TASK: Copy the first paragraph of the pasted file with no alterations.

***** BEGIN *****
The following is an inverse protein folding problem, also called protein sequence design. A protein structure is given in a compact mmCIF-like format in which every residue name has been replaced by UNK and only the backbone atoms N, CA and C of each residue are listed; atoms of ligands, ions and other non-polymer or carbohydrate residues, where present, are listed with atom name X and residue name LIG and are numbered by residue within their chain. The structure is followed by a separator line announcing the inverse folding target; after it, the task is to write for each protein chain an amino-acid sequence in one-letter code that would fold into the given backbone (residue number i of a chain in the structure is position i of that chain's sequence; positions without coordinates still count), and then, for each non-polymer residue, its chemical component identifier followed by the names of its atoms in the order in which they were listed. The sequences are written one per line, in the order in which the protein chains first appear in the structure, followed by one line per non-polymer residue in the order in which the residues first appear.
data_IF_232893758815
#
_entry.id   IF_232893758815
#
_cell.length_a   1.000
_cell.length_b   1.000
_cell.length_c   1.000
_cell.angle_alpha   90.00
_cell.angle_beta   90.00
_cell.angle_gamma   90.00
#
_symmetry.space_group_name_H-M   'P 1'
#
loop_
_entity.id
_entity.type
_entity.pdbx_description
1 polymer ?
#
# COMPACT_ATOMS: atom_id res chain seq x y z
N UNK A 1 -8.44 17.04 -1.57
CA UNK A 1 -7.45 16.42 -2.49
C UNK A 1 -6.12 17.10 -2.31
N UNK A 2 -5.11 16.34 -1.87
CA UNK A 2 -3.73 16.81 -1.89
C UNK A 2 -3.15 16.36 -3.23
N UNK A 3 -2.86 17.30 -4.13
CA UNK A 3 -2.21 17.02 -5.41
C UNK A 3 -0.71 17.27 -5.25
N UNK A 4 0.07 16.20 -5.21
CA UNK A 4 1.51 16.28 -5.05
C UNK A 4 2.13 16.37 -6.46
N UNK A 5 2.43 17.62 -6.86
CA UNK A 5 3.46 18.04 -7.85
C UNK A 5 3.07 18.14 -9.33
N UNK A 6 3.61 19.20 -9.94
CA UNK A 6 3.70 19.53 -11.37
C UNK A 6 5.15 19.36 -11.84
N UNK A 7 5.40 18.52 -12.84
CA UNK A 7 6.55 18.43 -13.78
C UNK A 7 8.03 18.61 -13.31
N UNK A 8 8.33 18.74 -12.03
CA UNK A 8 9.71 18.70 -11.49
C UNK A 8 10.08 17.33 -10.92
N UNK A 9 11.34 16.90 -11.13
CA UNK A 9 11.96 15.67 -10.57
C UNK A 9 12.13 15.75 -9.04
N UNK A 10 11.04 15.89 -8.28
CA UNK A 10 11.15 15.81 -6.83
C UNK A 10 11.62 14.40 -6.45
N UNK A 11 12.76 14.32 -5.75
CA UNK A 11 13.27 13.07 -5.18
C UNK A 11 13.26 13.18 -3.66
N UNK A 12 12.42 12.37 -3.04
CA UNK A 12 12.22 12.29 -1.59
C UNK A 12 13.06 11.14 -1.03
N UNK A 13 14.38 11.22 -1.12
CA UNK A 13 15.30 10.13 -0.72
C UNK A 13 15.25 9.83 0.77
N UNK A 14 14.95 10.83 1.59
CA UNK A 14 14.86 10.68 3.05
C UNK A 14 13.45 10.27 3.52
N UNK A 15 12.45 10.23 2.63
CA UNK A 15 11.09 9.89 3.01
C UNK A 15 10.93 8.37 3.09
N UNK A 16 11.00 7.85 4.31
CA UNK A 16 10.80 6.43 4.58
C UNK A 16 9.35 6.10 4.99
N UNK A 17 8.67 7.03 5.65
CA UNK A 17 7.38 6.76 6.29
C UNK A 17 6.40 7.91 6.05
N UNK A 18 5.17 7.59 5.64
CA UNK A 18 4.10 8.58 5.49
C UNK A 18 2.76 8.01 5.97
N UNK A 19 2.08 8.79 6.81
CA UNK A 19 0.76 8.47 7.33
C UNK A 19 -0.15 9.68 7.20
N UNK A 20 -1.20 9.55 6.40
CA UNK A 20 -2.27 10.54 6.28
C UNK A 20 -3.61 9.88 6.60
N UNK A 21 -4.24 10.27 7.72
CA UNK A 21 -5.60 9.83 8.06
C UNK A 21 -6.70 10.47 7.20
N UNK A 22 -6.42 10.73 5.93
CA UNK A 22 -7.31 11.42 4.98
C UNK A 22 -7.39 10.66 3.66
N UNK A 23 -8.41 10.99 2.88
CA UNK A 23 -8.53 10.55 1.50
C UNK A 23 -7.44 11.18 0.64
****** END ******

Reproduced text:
The following is an inverse protein folding problem, also called protein sequence design. A protein structure is given in a compact mmCIF-like format in which every residue name has been replaced by UNK and only the backbone atoms N, CA and C of each residue are listed; atoms of ligands, ions and other non-polymer or carbohydrate residues, where present, are listed with atom name X and residue name LIG and are numbered by residue within their chain. The structure is followed by a separator line announcing the inverse folding target; after it, the task is to write for each protein chain an amino-acid sequence in one-letter code that would fold into the given backbone (residue number i of a chain in the structure is position i of that chain's sequence; positions without coordinates still count), and then, for each non-polymer residue, its chemical component identifier followed by the names of its atoms in the order in which they were listed. The sequences are written one per line, in the order in which the protein chains first appear in the structure, followed by one line per non-polymer residue in the order in which the residues first appear.